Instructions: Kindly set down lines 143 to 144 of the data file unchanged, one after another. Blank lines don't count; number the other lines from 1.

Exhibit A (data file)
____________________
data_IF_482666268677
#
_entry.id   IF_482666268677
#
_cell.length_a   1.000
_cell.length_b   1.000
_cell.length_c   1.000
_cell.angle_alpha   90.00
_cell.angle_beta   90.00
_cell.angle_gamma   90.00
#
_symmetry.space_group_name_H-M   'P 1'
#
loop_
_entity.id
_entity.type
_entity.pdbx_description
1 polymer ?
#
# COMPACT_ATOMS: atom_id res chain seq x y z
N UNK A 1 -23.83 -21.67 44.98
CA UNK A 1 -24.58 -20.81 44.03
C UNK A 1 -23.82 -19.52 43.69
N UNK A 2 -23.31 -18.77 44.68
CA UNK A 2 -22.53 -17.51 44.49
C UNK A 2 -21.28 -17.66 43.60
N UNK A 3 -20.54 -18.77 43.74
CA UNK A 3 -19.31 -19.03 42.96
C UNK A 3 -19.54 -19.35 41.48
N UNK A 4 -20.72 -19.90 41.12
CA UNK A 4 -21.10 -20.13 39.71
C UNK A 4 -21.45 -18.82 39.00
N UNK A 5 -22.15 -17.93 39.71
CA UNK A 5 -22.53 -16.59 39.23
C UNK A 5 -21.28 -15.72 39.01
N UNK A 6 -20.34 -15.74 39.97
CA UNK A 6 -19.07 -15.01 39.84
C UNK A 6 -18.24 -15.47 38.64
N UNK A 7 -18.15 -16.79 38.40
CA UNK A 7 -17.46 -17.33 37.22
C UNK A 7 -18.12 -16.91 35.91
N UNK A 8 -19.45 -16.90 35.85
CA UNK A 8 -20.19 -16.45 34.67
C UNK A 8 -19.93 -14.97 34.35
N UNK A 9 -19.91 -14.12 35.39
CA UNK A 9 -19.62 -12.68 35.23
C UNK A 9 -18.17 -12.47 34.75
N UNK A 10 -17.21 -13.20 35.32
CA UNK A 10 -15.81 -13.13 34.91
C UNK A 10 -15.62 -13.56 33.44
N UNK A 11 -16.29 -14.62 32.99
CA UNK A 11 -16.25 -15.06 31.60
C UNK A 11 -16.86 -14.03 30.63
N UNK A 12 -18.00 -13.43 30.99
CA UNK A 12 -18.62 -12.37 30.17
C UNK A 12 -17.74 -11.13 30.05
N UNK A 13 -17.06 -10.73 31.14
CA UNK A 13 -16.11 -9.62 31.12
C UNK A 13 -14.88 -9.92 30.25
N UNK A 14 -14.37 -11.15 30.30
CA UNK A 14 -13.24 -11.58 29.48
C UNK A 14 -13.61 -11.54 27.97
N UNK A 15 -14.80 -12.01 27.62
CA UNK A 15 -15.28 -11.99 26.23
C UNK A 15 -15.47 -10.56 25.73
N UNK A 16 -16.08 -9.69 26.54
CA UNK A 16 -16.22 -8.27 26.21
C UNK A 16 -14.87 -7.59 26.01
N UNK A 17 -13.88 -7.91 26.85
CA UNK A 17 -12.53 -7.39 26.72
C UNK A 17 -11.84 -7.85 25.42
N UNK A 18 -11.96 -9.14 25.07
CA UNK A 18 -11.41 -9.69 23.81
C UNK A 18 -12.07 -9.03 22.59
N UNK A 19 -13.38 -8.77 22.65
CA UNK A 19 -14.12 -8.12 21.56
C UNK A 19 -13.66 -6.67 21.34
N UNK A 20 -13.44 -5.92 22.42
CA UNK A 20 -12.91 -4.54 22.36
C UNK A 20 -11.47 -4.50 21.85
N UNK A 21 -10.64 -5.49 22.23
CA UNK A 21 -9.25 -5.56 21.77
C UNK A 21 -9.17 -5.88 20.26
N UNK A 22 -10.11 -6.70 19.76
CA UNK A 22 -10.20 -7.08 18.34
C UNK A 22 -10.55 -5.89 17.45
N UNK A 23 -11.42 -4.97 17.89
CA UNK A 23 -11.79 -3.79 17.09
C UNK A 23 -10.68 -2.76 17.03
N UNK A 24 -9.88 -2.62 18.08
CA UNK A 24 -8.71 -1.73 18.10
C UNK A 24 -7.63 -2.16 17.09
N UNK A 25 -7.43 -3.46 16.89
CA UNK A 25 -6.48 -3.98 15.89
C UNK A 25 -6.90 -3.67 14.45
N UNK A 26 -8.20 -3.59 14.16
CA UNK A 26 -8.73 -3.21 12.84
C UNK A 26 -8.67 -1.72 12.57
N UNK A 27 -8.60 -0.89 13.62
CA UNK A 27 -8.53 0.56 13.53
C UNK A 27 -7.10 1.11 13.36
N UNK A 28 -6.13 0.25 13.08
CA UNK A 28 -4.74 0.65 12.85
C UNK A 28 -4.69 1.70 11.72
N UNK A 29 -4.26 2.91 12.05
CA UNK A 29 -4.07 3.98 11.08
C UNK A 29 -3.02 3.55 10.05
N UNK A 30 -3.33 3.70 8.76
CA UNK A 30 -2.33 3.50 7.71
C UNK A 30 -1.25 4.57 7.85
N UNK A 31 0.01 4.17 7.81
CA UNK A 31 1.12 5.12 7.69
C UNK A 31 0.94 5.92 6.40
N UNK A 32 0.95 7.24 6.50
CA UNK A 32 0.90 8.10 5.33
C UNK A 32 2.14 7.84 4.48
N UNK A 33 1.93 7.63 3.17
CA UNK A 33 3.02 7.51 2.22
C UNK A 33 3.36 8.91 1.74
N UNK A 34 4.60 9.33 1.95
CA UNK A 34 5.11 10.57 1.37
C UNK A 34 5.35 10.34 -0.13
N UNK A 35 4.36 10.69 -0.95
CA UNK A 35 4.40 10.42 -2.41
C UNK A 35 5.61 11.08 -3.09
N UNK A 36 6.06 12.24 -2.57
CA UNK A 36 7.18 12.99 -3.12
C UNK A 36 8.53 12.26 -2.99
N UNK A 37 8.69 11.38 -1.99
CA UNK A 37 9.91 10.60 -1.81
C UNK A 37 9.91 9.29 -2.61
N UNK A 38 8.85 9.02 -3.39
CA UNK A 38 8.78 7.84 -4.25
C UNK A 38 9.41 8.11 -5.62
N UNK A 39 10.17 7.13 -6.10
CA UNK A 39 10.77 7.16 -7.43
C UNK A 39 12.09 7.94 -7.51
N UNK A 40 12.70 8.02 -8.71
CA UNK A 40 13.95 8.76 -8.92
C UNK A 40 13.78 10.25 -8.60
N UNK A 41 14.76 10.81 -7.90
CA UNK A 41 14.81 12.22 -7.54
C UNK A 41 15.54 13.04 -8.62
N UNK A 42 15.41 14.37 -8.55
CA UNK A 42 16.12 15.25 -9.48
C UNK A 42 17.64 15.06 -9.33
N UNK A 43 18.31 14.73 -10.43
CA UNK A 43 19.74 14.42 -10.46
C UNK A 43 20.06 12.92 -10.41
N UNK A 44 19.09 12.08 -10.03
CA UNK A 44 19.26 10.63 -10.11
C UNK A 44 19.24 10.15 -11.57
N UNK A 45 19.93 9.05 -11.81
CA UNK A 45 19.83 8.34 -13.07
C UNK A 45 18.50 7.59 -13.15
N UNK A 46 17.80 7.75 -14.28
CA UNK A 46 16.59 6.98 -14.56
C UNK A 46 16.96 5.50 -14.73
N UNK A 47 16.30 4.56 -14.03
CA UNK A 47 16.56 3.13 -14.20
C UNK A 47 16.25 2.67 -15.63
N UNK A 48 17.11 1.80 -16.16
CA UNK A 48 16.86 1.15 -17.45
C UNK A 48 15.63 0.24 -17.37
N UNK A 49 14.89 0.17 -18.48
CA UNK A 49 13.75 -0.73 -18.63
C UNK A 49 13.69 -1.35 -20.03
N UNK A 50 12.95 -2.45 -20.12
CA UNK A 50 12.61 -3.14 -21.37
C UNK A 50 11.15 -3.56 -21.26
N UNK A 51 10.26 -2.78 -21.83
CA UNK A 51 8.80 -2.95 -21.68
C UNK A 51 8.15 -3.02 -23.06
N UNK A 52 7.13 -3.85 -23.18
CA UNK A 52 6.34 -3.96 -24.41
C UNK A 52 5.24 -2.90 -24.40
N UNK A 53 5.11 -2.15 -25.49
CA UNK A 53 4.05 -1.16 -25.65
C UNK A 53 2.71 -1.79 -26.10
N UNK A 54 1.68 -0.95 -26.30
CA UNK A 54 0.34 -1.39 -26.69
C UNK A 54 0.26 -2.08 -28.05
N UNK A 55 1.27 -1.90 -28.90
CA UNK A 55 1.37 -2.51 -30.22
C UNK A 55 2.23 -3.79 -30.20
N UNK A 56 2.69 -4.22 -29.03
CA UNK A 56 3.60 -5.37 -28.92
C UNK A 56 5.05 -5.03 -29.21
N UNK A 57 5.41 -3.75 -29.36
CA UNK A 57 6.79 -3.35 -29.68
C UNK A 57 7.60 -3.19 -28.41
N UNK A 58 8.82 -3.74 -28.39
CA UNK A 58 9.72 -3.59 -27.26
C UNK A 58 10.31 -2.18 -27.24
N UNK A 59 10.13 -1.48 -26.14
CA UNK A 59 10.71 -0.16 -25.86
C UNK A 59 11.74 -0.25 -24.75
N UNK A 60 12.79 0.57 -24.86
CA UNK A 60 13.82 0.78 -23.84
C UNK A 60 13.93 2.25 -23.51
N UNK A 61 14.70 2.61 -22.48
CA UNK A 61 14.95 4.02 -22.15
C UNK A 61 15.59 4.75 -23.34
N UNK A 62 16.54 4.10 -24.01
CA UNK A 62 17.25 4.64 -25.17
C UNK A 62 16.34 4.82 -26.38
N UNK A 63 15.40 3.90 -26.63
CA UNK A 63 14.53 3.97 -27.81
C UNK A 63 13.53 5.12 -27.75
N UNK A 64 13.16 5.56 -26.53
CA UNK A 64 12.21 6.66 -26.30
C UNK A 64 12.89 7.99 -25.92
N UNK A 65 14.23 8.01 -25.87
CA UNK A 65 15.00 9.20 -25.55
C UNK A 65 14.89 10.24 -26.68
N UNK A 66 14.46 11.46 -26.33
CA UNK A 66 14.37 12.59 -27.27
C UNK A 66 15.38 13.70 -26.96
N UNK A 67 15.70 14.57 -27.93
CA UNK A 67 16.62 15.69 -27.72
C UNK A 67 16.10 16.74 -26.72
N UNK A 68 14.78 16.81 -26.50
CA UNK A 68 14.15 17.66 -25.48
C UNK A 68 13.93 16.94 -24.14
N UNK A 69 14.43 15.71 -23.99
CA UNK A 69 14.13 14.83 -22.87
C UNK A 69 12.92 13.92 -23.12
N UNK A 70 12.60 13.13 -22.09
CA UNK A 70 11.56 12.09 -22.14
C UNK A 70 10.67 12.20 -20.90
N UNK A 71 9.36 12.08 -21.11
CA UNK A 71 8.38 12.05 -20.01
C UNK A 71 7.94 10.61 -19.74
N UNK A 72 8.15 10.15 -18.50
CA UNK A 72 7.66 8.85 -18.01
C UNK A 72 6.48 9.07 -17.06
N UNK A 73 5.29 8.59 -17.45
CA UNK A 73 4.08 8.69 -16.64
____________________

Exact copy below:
C UNK A 41 15.54 13.04 -8.62
N UNK A 42 15.41 14.37 -8.55